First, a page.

Turning to how the rest of the world viewed communists at the time, there was little large scale support outside of Europe. The USA, going through their "red scare" in 1919 " 1921 was passing laws left and right to halt communist thought from progressing into the country. Of course, communists engaging in political bombings during a time of hyped up nationalism at the closing of the Great World War may not have been the best timing to build public support. Anyway, at a time when the USA"s economy was bombing, they were pumped from one major war victory which had established a number of European allies, and their distaste for communism would all fuel a US involvement in an anti-communist way in Europe, especially if Russia continued to aggress against European nations (I will go into this later). The distaste for Communism can be seen in other countries as well, from England [2] to Germany [3].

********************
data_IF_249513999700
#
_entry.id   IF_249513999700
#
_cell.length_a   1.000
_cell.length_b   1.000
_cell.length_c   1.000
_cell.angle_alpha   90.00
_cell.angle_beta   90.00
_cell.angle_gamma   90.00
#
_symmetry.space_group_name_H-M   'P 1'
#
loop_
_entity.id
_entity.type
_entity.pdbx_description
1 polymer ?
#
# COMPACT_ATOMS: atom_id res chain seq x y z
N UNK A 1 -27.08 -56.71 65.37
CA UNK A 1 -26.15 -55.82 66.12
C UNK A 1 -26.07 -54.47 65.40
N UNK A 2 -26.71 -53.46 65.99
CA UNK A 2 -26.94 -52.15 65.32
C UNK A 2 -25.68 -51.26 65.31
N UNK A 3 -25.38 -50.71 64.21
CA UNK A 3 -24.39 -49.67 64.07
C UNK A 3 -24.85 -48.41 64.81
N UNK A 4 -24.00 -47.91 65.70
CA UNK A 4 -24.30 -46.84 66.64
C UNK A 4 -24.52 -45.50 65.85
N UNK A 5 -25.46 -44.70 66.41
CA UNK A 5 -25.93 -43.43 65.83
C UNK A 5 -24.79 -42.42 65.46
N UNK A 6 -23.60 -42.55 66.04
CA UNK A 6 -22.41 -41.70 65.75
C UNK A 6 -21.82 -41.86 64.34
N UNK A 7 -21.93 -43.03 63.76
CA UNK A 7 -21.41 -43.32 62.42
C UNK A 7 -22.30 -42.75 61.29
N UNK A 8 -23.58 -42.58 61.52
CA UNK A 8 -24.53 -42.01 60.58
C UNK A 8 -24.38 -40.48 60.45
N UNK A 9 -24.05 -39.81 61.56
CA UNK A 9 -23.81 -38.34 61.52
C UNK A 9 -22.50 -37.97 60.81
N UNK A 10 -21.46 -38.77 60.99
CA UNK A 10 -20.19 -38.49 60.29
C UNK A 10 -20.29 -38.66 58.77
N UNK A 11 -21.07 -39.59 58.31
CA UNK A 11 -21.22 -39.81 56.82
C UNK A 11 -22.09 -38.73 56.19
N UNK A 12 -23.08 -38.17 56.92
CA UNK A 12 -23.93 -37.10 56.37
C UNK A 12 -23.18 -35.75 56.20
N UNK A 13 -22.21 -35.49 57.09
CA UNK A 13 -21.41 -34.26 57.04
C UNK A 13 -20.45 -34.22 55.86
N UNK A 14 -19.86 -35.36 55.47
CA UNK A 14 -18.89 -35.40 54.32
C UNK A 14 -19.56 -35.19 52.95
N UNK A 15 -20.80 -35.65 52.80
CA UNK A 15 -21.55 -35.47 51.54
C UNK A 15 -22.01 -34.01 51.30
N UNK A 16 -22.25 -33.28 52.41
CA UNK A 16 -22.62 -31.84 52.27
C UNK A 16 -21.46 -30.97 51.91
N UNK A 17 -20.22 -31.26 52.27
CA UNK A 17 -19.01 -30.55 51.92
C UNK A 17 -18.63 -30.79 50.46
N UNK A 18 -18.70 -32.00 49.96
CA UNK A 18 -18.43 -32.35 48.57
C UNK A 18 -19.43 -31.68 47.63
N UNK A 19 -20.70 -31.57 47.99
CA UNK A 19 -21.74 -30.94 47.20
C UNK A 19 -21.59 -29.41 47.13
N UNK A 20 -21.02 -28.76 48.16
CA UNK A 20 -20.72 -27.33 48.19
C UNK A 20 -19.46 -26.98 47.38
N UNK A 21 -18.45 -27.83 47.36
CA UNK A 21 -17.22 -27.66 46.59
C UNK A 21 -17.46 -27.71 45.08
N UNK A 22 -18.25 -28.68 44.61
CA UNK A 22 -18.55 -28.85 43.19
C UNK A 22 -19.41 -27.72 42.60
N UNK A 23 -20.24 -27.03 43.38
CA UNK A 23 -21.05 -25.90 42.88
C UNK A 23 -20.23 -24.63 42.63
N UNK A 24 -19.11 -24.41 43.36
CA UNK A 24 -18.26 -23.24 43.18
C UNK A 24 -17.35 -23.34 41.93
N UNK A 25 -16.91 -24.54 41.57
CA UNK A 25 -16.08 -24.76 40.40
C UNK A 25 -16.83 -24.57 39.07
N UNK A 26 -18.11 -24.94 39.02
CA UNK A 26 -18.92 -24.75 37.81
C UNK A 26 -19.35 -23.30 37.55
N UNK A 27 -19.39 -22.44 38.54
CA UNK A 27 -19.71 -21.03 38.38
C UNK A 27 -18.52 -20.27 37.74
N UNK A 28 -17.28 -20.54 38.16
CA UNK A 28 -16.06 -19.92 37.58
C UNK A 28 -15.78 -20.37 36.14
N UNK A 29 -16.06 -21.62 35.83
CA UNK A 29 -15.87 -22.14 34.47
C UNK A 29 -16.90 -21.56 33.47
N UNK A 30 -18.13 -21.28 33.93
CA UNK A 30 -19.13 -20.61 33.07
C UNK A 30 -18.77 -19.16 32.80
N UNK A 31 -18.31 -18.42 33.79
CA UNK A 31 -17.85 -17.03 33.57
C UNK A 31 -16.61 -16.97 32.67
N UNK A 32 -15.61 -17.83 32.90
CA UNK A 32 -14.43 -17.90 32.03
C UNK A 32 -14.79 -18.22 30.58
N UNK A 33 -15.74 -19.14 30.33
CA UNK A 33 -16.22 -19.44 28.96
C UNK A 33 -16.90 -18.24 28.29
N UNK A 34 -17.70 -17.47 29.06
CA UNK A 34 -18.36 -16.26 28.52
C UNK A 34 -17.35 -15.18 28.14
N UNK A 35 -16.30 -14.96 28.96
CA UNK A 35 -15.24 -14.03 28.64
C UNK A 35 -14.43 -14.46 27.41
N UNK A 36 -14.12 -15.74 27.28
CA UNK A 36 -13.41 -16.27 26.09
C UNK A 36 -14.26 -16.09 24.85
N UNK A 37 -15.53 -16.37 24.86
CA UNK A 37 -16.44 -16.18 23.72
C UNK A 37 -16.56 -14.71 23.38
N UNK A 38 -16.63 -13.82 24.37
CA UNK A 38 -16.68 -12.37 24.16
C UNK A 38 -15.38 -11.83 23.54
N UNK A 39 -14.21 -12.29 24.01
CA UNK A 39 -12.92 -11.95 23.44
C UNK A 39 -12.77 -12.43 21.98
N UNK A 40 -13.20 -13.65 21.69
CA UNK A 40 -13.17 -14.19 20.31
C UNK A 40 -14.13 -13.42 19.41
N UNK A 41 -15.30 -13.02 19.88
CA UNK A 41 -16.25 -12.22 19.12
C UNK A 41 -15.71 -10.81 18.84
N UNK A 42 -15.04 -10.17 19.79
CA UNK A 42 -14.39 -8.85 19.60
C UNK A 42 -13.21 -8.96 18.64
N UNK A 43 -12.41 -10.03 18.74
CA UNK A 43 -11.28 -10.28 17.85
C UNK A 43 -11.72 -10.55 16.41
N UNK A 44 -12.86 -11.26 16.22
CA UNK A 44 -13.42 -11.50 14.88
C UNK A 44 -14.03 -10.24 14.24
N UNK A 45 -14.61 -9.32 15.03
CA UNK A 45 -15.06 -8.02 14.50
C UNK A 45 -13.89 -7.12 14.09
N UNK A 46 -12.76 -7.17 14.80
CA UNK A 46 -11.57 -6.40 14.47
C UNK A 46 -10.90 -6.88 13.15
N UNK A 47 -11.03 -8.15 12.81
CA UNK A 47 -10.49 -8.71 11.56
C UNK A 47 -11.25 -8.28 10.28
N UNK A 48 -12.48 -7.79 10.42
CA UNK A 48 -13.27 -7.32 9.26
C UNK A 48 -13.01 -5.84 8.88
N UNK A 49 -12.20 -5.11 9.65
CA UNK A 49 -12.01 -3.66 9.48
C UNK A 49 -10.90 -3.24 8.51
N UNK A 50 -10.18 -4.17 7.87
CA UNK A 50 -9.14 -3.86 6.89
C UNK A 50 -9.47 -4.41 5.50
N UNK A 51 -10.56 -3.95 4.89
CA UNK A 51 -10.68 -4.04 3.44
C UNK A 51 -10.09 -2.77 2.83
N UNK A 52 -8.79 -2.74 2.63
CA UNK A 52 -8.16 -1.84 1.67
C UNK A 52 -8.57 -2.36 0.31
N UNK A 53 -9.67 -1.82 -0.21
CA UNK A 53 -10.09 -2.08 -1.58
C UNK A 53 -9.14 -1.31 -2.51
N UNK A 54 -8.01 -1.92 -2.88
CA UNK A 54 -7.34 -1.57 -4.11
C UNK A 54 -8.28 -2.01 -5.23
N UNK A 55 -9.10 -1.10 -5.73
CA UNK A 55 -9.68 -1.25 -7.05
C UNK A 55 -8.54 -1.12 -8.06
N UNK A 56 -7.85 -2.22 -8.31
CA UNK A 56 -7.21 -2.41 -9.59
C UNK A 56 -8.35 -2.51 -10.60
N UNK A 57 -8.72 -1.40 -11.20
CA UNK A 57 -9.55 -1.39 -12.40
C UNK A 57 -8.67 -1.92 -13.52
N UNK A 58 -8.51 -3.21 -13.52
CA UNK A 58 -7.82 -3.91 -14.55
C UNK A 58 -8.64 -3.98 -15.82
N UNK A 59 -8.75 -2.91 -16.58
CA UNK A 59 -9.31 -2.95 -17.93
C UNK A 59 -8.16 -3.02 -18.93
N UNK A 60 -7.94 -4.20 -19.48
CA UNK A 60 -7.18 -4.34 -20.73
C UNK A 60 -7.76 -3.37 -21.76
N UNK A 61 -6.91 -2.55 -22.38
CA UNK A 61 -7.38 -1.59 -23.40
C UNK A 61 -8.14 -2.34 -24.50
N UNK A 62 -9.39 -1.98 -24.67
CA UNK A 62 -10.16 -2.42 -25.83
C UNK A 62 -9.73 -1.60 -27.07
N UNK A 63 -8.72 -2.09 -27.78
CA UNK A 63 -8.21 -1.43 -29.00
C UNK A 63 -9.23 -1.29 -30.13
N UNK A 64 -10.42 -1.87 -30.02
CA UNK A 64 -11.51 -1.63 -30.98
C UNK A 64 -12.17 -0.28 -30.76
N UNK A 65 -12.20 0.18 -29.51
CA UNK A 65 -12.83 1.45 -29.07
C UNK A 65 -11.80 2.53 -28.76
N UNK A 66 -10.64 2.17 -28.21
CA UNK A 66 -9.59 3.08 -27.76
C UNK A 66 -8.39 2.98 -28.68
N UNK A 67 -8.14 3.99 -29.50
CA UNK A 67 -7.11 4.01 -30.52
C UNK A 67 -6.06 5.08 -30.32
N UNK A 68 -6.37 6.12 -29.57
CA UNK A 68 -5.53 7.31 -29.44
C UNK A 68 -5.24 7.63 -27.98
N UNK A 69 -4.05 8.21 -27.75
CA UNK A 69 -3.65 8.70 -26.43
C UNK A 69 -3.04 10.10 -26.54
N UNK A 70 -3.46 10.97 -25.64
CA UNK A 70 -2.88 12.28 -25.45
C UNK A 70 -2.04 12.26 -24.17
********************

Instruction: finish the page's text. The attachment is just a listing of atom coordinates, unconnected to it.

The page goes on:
Just like with Germany only being allowed to attack so many countries before the rest of the world would get involved, the same would apply to the USSR under Trotsky.

2) Permanent Revolution failures

This heavily ties back into section one as well (towards Trotsky"s driving force for aggression). As outlined in his book "Permanent Revolution" [4], the revolution must be global as he said, "The completion of the socialist revolution within national limits is unthinkable." This is one area on which he fought greatly with Stalin on, in that Stalin supported the concept of "Socialism in one country," while he was the exact opposite.